Bioshock Infinite expectations – Rekindling the mystique

Bioshock Infinite

image credit: 2kgames.com/bioshock

Bioshock is one of the defining titles of this gaming generation. Sure it was a successful amalgamation of first person shooter and role player, yes it was a ton of fun mixing various plasmids by which to confront the hordes of Rapture’s splicers and nobody can forget the intensity of fighting a Big Daddy. But Bioshock’s greatest success was its use of mystery. Giant plot twist aside, the game strings you along casually having you explore the collapsed underwater metropolis of Rapture by providing you just enough incentive to keep pushing forward, unearthing the city’s secrets as you progress. Even the city itself is frozen in time, stuck in the aftermath of the New Year’s Eve party of 1959 as the splicers still wear their suits and masquerade masks not realizing that time has left them behind.

Bioshock

Bioshock was so refreshingly different that I still remember climbing into the bathysphere and marveling at the art deco Atlantis that was Rapture. All I truly needed to become intrigued with the title was the first trailer, which I still consider one of the most intense and impactful pieces of marketing in the gaming industry. Even watching it today, takes me back to that moment when I knew that I needed to see where this game would take me.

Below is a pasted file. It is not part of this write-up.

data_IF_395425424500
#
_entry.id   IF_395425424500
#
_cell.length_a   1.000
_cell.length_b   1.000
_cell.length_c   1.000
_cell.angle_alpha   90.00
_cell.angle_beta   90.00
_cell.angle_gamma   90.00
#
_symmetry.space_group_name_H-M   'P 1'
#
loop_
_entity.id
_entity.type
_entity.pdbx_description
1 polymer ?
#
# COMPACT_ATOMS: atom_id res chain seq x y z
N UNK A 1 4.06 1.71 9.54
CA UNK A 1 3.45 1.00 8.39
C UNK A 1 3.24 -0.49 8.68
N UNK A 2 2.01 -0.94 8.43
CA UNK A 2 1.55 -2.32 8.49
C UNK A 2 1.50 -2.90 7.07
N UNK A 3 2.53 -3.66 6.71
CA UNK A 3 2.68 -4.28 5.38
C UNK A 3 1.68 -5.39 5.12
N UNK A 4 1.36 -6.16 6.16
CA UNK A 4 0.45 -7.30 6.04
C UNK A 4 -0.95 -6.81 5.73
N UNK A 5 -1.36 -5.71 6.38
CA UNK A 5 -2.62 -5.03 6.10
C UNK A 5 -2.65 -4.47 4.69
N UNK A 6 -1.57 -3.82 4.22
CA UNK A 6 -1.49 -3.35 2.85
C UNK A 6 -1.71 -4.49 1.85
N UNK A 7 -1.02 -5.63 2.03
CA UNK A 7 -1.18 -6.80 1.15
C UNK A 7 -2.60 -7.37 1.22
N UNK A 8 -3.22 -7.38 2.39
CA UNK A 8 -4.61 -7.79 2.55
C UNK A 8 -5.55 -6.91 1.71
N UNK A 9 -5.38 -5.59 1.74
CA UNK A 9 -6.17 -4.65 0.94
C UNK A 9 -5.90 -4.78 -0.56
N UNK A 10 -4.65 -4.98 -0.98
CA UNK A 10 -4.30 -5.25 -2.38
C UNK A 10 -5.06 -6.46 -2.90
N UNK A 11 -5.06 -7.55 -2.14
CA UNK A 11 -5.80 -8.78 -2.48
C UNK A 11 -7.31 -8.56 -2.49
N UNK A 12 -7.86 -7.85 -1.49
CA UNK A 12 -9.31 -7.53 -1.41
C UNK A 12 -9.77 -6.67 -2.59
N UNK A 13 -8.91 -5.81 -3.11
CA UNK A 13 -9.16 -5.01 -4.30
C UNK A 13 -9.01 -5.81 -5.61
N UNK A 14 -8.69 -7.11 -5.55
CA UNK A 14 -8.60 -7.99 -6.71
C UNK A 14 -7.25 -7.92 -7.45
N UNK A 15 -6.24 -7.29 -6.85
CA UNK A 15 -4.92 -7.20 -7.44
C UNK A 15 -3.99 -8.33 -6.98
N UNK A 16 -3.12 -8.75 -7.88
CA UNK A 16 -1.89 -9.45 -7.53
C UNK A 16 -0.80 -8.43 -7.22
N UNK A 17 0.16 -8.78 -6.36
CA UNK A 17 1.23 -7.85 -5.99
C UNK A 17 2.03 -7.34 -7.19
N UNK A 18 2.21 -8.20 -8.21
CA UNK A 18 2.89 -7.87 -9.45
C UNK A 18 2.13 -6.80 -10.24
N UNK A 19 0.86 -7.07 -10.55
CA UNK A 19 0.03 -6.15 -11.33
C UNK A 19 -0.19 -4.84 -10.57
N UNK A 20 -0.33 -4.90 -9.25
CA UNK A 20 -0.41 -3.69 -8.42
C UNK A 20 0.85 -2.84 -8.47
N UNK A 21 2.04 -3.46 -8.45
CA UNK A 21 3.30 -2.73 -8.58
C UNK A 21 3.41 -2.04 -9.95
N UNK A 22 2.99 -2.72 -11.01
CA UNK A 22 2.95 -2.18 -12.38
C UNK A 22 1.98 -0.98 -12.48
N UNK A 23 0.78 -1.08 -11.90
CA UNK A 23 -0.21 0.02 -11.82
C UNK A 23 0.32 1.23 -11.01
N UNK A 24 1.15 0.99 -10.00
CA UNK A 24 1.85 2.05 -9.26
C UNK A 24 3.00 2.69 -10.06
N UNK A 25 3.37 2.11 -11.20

[Warning: Trailer is very graphic]

When it came around the sequel, Bioshock 2, I was very excited at the prospects of returning to Rapture and seeing how it had changed since my last romp. Bioshock 2 was undoubtedly a refinement in the plasmid formula with a faster, more versatile combat system, venturing outside into the ocean depths surrounding Rapture and experiencing all this while inside the suit of a Big Daddy prototype. But I made the mistake in falling into the hype train.

Bioshock 2

I watched all the new trailers, was excited to fight the Big Sister, couldn’t wait to try new plasmids. But the mystery of the original is gone. Sure the new areas exposed a different, more downtrodden version of Rapture, but I never came close to that same level of awe that the original created so many years ago.

Bioshock Infinite

image credit: 2kgames.com/bioshock

Which is why I couldn’t be any more excited for Bioshock Infinite. Not only is the game being developed by Irrational Games, the creators of the original Bioshock but I am allowing myself to experience it fresh. Sure there will be plasmids to play with, splicers to fight and a giant city in the sky to explore but that is all I am allowing myself to know. Just like with the original, my excitement for this game has been defined by early trailers. In particular the announcement trailer succeeded in introducing the biggest star of the game, the city Columbia.

The second trailer was a basic gameplay trailer that provided a perfect snapshot of everything you should expect, in action.

I have a lot of faith in 2K and Irrational games. Bioshock was a fantastically original game that has a memorable story and a setting for the ages. If there were ever a city that could compare to Rapture, the skies of Columbia should be an amazing place to start.

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